The burden of a Kenya whistle blower

John Githongo has become a whistle blower celebrity with his piecemeal release of recordings of government officials private discussions of the Anglo leasing corruption saga. For his personal safety he has chosen the UK as a safe haven and the Internet has become his latest communication channel.

There has been various emotions regarding the way he has gone about it. One side is happy that he saved Kenyans lots of money and made would be public funds embezzlers cautious or stop altogether. To them he is as patriotic as those who fought for Kenya's independence. The other side is concerned about the ethics of his recordings, his bit by bit distribution of his recordings and his flight to London especially his decision not to release the tapes to the Kenya civil society or church. They have labelled him a British spy.

One can imagine the risks that Githongo has attracted to his life. Will he ever feel safe to return to Kenya even if there is a change of political dispensation. He has wounded many who wouldn't mind revenge. He has to live with this for the rest of his life. What a burden!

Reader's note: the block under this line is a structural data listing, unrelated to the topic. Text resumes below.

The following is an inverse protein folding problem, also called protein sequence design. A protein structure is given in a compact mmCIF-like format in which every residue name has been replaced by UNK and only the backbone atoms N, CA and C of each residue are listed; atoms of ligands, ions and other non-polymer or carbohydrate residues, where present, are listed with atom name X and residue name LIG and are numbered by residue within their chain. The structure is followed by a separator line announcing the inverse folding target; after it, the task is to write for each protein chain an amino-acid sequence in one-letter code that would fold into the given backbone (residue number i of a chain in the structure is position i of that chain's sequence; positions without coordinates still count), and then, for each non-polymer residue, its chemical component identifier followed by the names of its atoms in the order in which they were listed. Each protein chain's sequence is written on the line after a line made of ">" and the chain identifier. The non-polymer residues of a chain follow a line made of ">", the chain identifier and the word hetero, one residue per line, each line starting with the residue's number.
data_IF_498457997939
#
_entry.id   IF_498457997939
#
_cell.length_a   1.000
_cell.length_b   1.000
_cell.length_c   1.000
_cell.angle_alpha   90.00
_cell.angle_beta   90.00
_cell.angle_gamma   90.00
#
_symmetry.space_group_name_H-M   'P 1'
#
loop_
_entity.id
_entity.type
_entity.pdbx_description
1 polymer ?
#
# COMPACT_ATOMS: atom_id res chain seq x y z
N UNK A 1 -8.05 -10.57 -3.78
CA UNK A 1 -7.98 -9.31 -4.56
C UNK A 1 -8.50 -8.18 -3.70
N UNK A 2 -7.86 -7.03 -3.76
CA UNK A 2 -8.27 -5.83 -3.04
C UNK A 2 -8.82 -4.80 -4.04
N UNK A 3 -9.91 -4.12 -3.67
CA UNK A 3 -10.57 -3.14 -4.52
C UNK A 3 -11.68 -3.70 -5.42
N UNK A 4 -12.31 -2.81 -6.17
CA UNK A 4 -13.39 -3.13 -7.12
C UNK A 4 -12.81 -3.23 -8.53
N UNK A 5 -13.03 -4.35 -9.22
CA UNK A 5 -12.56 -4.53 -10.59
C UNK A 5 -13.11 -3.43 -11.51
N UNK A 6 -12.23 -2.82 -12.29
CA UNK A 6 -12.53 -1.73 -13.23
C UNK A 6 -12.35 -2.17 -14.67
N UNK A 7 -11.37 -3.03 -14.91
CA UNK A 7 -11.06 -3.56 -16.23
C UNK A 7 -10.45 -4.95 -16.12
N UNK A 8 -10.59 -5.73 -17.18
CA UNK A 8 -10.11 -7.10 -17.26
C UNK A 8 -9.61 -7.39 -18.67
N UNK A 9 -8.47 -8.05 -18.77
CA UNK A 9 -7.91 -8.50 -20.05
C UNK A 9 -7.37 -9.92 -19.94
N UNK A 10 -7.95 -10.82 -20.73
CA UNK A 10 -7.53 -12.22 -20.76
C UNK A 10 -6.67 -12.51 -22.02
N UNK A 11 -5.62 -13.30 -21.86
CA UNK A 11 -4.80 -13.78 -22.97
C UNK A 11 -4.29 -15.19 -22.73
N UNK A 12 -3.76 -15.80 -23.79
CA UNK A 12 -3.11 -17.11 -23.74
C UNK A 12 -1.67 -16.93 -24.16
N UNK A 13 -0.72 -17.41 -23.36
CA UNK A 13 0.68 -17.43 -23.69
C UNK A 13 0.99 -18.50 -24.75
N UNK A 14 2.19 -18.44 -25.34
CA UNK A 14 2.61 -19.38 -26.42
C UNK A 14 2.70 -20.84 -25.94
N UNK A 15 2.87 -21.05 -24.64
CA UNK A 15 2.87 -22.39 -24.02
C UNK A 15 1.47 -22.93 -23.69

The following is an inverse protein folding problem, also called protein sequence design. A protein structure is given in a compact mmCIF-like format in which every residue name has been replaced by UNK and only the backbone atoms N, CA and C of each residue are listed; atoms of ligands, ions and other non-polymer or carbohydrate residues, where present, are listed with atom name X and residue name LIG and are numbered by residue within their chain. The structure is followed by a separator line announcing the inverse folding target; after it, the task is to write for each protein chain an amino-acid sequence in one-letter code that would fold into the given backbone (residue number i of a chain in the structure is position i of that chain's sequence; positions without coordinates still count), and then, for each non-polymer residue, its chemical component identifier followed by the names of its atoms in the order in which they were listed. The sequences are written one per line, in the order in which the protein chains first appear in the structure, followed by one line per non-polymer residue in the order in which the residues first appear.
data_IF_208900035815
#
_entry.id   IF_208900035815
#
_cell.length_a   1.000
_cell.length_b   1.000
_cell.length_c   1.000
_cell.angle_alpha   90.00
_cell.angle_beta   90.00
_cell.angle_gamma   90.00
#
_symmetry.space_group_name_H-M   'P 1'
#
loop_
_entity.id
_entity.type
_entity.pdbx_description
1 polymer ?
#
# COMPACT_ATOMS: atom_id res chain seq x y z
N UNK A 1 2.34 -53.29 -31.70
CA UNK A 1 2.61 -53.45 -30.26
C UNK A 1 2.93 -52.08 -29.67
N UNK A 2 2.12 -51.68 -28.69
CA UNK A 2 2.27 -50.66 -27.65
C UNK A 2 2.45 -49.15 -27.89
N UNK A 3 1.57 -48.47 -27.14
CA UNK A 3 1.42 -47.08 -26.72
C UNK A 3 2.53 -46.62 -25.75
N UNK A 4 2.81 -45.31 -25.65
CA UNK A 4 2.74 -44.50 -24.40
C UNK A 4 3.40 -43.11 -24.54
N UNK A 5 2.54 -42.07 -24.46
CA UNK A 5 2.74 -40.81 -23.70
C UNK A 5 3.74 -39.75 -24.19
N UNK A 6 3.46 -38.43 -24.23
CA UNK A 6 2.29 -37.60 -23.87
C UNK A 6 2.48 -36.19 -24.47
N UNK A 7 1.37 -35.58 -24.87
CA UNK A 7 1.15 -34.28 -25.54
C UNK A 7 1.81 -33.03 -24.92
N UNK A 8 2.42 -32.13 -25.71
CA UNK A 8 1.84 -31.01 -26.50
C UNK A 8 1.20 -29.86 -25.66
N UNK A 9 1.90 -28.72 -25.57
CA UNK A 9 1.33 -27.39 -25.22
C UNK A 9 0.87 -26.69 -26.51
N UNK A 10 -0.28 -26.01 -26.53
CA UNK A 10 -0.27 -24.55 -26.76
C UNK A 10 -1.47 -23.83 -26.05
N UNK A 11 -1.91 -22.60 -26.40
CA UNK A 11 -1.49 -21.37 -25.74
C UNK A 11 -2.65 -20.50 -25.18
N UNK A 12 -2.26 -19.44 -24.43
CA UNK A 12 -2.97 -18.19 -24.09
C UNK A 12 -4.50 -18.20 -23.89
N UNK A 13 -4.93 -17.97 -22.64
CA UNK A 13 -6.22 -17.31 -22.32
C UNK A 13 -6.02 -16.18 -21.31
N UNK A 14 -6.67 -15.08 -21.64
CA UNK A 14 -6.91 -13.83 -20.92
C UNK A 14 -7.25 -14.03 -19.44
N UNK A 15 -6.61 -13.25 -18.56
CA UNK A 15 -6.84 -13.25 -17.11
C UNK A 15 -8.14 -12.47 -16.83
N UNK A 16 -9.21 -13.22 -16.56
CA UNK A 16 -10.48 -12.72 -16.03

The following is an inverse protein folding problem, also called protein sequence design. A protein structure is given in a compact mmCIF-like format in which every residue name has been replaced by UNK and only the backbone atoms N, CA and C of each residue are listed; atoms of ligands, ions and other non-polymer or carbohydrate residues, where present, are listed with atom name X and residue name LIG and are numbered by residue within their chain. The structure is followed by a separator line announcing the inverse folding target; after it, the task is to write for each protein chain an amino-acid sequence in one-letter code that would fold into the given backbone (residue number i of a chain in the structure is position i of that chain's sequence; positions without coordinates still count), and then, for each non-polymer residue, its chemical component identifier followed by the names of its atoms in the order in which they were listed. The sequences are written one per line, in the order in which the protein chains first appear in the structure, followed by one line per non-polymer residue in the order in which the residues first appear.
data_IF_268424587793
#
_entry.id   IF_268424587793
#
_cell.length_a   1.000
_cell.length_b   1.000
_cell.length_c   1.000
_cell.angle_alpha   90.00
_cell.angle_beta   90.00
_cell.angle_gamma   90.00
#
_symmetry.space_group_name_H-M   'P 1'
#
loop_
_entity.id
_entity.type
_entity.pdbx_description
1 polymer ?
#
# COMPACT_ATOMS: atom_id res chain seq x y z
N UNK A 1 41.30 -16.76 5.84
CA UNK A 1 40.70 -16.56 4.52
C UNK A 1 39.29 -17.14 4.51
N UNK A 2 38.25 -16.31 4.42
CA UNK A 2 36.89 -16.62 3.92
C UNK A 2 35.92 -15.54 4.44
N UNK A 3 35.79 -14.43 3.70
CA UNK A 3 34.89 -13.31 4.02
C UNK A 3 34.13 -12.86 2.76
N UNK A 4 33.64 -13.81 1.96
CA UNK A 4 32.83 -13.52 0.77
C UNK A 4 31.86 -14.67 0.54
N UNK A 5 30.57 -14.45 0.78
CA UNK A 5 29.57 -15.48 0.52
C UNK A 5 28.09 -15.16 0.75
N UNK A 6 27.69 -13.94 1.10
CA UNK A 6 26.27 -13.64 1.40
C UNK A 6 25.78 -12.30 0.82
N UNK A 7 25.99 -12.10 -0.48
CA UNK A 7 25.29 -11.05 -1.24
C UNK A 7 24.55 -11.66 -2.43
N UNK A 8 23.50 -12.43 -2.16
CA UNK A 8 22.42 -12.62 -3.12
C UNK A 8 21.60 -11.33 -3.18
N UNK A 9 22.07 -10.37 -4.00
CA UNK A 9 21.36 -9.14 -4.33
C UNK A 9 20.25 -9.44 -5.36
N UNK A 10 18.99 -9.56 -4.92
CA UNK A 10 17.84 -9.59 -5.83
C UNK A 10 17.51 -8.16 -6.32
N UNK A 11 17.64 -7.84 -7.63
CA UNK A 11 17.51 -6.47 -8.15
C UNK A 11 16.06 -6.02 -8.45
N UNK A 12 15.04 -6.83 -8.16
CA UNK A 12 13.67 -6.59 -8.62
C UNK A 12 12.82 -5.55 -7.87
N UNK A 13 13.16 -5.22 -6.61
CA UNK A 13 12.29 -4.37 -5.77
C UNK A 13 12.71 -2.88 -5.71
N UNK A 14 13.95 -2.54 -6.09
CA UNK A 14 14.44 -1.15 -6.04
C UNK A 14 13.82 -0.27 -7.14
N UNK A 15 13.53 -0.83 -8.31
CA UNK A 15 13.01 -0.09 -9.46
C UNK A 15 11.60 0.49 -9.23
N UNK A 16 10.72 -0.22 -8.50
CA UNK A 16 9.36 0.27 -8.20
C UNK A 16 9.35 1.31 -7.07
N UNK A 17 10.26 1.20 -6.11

Protection of whistle blowers is to be guaranteed in a piece of legislation currently in parliament. However, this will not be enough when there is no political will to protect whistle blowers. Even if the state was to guarantee security, the burden of living with bodyguards all your life is a bother in itself.

David Munyakei, the Goldenberg corruption scam whistle blower did not have it easy. Luckily for him, he never had to run away from Kenya. But he lived a miserable life, jobless and died poor last year despite the many billions he saved Kenya after exposing the corruption scheme in 1992. Kibaki government never thought much of him even on winning the elections on an anti-corruption platform and did nothing substantial to sort out Goldenberg to match the patriotic gesture of David Munyakei. Neither did they do anything significant to improve Munyakei's living standards.

As much as we blame the government for the failure on the anti-corruption war, Kenyans are not ready to shed off the corruption bug. Githongo's albeit questionable way of dealing with graft will not be met with matching commitments by Kenyans to eradicate corruption. They will marvel at his recordings, vow to remove Kibaki's government, criticize his unethical recordings, praise his nationalistic virtues and condemn the lack of patriotism thereof in equal measure.

But how many Kenyans will stop receiving and giving bribes, how many will say no to a kickback to illegally award a contract? How many will reject the portion of NARC-K 5B or ODM-K 2B campaign 2007 election bribes when they do not support the parties?

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